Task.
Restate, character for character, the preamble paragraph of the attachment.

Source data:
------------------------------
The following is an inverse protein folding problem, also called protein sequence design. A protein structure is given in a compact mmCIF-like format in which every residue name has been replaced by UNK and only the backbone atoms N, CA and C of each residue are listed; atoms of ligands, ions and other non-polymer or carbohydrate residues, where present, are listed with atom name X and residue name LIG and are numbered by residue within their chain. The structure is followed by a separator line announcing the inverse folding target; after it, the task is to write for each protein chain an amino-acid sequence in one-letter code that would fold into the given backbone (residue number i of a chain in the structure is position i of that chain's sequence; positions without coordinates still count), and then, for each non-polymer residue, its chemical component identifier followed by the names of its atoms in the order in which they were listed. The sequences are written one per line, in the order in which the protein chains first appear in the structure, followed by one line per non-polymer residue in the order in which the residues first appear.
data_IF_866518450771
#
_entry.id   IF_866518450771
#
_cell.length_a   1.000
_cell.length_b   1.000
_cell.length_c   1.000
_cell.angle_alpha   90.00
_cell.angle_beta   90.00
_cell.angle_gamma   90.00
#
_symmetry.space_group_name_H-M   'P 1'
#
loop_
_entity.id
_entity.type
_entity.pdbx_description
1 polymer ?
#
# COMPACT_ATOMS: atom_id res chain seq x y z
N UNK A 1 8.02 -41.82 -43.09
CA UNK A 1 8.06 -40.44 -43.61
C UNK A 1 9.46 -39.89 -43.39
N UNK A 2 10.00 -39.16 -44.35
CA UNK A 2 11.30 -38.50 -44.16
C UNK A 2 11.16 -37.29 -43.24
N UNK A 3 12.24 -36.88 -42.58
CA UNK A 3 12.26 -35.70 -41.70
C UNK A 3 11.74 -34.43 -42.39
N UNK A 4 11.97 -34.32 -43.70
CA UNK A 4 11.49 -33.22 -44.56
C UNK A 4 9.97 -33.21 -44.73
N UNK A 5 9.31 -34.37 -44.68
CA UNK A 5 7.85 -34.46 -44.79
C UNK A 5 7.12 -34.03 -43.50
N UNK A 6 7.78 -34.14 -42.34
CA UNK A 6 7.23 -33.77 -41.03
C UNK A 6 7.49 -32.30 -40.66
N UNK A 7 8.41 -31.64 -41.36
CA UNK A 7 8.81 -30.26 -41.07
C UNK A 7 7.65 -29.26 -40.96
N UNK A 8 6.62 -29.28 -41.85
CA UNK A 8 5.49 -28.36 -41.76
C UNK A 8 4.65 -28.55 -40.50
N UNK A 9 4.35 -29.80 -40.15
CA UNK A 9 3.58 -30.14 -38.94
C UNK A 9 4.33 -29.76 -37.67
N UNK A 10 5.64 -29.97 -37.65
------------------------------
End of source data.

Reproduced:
The following is an inverse protein folding problem, also called protein sequence design. A protein structure is given in a compact mmCIF-like format in which every residue name has been replaced by UNK and only the backbone atoms N, CA and C of each residue are listed; atoms of ligands, ions and other non-polymer or carbohydrate residues, where present, are listed with atom name X and residue name LIG and are numbered by residue within their chain. The structure is followed by a separator line announcing the inverse folding target; after it, the task is to write for each protein chain an amino-acid sequence in one-letter code that would fold into the given backbone (residue number i of a chain in the structure is position i of that chain's sequence; positions without coordinates still count), and then, for each non-polymer residue, its chemical component identifier followed by the names of its atoms in the order in which they were listed. The sequences are written one per line, in the order in which the protein chains first appear in the structure, followed by one line per non-polymer residue in the order in which the residues first appear.